GEORGE ELLIOT PICKETT
Captain Captain George Edward Pickett, a West Point graduate and Mexican War hero, was stationed in Bellingham from 1855 to 1860. Ordered by Brigadier General William S. Harney to San Juan Island to pre-empt a British claim to that strategically important territory, Pickett made a show of it and subsequently was described by local journalists as a “fighting gamecock.” His comments to the press purportedly were: “Let ‘em come. We’ll make another bloody Bunker Hill of it.” His stubborn, well-publicized standoff intensified the confrontation, and for a short while, there was wild speculation in the region that another war with the British was imminent. General Winfield Scott was dispatched by President James Buchanan to San Juan Island to de-escalate what was being called “The Pig War,” because the shooting of a Hudson’s Bay official’s pet pig by an American settler was the provocation used by Governor James Douglas to ostensibly “protect the rights of British citizens” on San Juan. The dispute was finally settled in mediation by Kaiser Wilhelm in 1872.
At the outbreak of the US Civil War, Captain George Pickett resigned his commission in the US Army and returned to his native Virginia to join the Confederate Army where he quickly achieved promotions, fame, and notoriety. Major General George Pickett was described posthumously by one of his Union Army adversaries, General George McClellan, as “the best fighting infantry commander on either side” of the War Between the States.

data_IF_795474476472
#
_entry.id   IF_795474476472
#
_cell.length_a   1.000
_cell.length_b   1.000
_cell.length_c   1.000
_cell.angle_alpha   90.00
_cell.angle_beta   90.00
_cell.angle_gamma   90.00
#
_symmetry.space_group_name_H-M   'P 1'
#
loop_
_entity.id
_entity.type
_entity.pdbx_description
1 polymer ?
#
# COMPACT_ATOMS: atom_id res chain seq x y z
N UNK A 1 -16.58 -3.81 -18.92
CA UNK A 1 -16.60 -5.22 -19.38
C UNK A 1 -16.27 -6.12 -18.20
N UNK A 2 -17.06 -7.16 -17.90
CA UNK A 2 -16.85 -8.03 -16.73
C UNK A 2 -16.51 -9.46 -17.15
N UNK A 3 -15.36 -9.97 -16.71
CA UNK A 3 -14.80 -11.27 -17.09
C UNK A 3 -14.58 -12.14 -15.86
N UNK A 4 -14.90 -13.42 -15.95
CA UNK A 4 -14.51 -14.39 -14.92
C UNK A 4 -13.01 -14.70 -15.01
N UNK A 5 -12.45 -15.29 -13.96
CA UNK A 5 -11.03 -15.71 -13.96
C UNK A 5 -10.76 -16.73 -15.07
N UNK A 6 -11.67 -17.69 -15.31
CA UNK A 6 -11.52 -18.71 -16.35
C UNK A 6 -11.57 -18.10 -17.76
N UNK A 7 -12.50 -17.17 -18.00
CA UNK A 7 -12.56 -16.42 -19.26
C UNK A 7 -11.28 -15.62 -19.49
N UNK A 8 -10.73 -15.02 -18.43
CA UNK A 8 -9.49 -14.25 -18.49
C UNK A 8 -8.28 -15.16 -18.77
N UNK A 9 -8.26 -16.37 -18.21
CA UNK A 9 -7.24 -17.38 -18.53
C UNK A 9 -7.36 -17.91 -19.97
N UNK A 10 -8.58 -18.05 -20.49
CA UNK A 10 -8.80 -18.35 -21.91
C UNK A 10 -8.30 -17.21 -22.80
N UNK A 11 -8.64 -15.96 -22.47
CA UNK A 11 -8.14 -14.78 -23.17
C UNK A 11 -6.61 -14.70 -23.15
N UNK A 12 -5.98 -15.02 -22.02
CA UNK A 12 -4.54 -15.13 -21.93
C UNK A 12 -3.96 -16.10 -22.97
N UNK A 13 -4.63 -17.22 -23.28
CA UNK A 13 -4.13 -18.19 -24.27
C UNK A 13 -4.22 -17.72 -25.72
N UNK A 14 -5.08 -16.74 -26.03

James Douglas wore two hats in the 1850s—Governor of the British crown colony of Vancouver island and chief factor of the Hudson’s Bay Company’s fort Victoria. he consistently denied that the raiders entering the united states waters were “British” Indians, but he helped the Americans when he could.
Blockhouses sprang up throughout the territory in the 1850s, prompted by the Indian war of 1855 and the northern Indian raids. several were build on Whidbey Island in the wake of the Ebey massacre.
Blockhouses still stand, preserved on Whidbey and San Juan Islands, attesting to the very real threat of pillage, rape, and murder by marauding “Northerners,” a term used for miscellaneous clans from indigenous regional native tribes. Although no one single group is likely responsible for the legendary headhunting and slaving, clans from the southern tip of Alaska, western British Columbia, and the Queen Charlotte Islands (now called Haida Gwai) were blamed for most of the late eighteenth and early nineteenth century predation against white settlers and coastal native villages. Many tribes along the coast have stories of conflict with them. Northerner slaving raids continued until steam-powered vessels replaced much of the naval ships patrolling the region.